Prime Minister Imran Khan on Wednesday while reiterating his hesitance in imposing a full-scale lockdown in Pakistan urged the country's leaders to "discuss and reassess" their strategies in order to find a way to tackle the situation brought about by the coronavirus outbreak.
The PM said imposing a national lockdown would be detrimental for the country's economy, adding that it was not possible to "rationally judge the repercussions of decisions taken out of fear and panic".
"Only the nation can defeat corona, no government can do it," said Imran Khan, while addressing through video link a meeting of parliamentary leaders being chaired by National Assembly Speaker Asad Qaiser.
He told the parliamentary leaders that until yesterday out of the 900 coronavirus cases reported in Pakistan, only 153 were locally transmitted.
"In a way this is a very good thing for us," he said, pointing out that the rest of the cases had been imported from other countries.
The premier, while urging leaders to reassess the situation said: "There are types of lockdown; initially we imposed lockdown by shutting down schools and universities and cancelling matches.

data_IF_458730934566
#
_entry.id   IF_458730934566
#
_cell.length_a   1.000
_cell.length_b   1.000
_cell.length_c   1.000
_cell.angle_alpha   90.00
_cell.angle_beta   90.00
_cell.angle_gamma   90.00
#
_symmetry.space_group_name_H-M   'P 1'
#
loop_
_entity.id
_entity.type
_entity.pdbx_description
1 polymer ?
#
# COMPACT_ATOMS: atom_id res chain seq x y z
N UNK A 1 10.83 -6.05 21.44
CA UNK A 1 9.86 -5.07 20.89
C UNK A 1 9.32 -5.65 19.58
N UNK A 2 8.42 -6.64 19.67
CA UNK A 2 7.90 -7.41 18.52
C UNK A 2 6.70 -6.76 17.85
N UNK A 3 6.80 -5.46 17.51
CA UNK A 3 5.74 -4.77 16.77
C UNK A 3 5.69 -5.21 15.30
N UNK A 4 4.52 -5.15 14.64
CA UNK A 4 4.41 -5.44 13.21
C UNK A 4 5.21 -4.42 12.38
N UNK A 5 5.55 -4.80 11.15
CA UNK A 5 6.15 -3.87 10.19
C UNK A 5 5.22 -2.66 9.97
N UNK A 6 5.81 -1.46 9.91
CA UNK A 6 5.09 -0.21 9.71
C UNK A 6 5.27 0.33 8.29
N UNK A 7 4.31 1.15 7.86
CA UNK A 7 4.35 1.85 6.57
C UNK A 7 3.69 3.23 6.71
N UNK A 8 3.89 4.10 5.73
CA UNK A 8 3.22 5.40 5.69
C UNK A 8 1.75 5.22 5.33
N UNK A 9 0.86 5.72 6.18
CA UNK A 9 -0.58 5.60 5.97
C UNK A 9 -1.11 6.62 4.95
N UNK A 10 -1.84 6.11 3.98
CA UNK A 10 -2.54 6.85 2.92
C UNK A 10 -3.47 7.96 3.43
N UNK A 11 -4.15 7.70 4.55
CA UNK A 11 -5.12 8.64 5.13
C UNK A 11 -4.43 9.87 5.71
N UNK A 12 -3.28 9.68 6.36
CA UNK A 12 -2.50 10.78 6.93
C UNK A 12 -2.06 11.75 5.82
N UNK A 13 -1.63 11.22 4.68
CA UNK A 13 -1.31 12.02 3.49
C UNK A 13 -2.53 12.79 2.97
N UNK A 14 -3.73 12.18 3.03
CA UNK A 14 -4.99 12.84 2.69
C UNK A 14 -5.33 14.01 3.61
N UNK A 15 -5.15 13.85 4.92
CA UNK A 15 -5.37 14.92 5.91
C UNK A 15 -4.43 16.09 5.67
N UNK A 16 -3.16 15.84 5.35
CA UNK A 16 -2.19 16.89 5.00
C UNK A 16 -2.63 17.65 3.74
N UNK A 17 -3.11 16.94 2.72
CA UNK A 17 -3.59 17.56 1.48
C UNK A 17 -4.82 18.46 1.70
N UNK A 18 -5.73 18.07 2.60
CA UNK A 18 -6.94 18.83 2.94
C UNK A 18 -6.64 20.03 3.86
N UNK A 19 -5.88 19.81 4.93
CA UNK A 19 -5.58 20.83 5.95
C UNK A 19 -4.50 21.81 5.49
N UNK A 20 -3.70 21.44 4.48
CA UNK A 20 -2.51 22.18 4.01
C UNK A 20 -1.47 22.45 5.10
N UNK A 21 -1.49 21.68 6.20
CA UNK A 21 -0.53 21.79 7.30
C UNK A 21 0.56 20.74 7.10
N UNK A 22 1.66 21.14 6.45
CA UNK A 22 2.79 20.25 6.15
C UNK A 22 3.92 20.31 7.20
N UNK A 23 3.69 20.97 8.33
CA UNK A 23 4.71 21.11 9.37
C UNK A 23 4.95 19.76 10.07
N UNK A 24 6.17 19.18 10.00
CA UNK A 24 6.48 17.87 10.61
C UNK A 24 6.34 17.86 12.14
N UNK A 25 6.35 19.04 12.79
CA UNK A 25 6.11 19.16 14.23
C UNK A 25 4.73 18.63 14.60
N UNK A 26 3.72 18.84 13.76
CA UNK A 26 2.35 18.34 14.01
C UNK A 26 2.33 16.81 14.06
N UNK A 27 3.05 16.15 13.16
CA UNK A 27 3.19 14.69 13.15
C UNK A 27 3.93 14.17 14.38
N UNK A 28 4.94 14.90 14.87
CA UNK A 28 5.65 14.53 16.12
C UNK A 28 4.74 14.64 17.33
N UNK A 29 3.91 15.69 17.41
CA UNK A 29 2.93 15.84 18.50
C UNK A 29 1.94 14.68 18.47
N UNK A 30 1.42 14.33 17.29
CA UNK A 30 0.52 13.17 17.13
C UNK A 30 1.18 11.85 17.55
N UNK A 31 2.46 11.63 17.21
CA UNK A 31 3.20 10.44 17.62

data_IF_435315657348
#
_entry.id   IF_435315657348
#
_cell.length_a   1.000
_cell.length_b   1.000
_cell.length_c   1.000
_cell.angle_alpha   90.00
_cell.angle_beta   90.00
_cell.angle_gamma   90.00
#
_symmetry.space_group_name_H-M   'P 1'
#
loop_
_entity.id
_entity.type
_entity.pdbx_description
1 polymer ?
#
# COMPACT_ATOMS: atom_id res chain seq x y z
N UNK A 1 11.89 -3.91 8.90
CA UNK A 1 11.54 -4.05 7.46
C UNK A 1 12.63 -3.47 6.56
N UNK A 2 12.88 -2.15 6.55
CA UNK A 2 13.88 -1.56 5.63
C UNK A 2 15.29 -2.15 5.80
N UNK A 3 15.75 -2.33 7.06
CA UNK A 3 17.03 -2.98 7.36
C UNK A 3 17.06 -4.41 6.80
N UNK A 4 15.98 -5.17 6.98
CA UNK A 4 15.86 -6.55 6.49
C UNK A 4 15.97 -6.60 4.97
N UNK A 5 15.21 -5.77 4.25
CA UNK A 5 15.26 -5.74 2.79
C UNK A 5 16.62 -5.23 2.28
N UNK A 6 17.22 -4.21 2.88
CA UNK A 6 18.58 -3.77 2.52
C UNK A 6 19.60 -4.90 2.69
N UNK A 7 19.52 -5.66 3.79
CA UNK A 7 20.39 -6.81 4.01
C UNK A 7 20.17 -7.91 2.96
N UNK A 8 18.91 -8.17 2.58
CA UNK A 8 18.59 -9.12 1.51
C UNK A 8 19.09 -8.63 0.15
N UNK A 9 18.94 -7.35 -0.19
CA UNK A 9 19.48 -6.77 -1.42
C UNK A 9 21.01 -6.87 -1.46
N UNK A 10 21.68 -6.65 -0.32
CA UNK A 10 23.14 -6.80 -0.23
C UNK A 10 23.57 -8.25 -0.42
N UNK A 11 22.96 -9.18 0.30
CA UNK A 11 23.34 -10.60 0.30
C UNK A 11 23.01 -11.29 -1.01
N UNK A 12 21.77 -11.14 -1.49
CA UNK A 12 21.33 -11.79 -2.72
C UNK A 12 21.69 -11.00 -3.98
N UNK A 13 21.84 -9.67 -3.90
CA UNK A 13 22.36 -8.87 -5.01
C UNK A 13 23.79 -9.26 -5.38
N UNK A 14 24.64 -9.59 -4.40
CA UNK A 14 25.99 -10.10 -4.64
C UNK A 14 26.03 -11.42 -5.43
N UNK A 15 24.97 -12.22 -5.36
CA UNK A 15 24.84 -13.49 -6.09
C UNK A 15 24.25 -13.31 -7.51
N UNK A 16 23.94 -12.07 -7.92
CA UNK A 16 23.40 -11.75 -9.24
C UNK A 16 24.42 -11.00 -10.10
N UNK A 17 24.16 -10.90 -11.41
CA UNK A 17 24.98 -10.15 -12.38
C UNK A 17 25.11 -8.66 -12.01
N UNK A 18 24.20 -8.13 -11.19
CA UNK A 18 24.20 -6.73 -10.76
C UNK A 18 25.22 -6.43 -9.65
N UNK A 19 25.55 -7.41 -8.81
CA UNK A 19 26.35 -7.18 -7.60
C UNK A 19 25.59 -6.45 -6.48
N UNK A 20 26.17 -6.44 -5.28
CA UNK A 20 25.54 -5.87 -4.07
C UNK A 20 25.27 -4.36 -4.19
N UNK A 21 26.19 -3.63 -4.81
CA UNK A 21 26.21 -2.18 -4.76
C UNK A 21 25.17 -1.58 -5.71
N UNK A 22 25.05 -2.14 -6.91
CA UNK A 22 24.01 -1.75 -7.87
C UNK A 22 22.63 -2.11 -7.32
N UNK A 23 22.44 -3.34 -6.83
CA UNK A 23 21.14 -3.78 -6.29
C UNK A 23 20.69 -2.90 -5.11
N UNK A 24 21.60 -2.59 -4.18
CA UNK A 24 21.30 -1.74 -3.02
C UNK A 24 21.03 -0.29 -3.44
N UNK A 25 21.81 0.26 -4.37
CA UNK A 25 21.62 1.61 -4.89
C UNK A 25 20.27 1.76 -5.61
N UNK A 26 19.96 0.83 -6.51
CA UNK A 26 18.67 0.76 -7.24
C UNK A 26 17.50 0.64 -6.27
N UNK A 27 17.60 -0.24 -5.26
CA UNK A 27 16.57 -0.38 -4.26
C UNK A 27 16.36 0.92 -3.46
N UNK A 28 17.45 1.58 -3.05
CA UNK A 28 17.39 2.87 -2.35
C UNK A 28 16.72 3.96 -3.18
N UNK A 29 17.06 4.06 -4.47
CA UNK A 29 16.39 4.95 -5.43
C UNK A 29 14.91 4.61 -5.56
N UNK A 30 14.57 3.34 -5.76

"Sindh [government] believed that [they] should go beyond that. The 18th Amendment is in place and provinces are free to take their own decisions. The Centre and I were of the opinion that we should not go as far as Sindh at the time. But then there was pressure from the media [...] Under that pressure, KP, Punjab and Balochistan also imposed incremental lockdown."
He went on to say that imposing a lockdown, under which transport had to be suspended, would affect poor people, especially in villages.
"I believe that we should not go towards a lockdown in which we shut down transport. I believe that we will have to face huge problems on the supply side. Already there is a shortage of oil in Gilgit-Baltistan because there is a lockdown on transport.
"Wheat is being harvested, diesel will be required in villages for transport. I feel that this lockdown will affect our construction industry [...] and there will be unemployment on a huge scale.